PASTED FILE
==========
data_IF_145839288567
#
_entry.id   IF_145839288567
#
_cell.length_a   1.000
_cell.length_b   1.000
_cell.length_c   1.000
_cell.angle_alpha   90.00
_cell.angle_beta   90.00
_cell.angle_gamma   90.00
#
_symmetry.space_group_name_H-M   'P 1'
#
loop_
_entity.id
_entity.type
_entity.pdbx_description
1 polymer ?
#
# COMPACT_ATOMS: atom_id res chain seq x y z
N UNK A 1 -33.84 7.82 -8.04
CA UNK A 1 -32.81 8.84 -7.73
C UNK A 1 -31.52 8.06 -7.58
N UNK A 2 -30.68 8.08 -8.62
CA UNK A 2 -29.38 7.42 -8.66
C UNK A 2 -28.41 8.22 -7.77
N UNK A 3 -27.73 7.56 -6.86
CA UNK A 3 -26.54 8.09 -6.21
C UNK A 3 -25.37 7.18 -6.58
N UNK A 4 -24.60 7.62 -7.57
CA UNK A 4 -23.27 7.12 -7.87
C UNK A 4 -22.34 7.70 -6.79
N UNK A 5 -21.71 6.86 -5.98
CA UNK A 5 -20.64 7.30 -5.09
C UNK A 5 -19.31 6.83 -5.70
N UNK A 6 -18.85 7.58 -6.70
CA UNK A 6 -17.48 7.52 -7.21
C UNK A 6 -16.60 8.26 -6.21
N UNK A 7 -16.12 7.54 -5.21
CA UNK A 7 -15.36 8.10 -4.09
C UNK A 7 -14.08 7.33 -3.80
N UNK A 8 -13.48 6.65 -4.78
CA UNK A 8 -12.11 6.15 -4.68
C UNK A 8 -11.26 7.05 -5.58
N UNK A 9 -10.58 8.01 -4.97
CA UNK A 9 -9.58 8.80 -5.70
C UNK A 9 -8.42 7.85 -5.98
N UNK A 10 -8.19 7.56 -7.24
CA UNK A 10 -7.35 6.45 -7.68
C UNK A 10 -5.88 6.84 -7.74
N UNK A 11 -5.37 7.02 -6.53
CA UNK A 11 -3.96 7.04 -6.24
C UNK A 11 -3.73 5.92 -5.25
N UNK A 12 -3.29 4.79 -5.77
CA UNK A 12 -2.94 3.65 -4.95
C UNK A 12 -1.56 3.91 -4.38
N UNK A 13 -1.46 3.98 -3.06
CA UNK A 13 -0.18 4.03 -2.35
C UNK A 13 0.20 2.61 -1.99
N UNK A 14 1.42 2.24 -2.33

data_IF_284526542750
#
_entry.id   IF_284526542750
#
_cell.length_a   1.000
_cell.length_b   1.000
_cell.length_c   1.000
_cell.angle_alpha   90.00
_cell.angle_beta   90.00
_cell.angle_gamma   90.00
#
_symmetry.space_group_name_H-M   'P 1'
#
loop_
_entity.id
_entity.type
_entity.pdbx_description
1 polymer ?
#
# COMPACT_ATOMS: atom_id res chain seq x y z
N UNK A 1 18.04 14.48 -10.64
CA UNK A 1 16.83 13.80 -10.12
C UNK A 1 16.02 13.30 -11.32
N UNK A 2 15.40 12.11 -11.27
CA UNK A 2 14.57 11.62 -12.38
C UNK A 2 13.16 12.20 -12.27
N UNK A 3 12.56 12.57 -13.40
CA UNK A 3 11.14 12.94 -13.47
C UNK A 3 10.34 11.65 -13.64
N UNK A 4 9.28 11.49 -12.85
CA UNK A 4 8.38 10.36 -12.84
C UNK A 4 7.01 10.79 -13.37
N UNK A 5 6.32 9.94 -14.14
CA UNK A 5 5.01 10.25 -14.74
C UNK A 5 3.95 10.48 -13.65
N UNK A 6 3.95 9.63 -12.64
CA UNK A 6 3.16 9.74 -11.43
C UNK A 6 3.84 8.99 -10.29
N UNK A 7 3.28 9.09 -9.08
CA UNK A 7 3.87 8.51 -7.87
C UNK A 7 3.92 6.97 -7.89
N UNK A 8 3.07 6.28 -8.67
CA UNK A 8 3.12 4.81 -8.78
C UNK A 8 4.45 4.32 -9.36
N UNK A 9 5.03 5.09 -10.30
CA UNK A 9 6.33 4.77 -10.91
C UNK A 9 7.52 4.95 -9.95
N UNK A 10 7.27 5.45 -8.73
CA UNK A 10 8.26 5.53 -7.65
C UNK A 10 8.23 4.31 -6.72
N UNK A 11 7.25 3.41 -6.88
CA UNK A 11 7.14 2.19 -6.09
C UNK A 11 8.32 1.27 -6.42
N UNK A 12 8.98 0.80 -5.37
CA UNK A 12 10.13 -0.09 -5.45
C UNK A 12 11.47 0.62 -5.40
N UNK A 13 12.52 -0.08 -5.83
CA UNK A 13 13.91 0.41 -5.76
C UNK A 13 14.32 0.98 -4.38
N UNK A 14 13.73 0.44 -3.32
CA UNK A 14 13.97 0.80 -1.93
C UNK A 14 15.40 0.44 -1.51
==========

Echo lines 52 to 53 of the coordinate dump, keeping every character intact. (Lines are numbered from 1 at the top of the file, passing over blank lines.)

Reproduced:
CA UNK A 11 -3.96 7.04 -6.24
C UNK A 11 -3.73 5.92 -5.25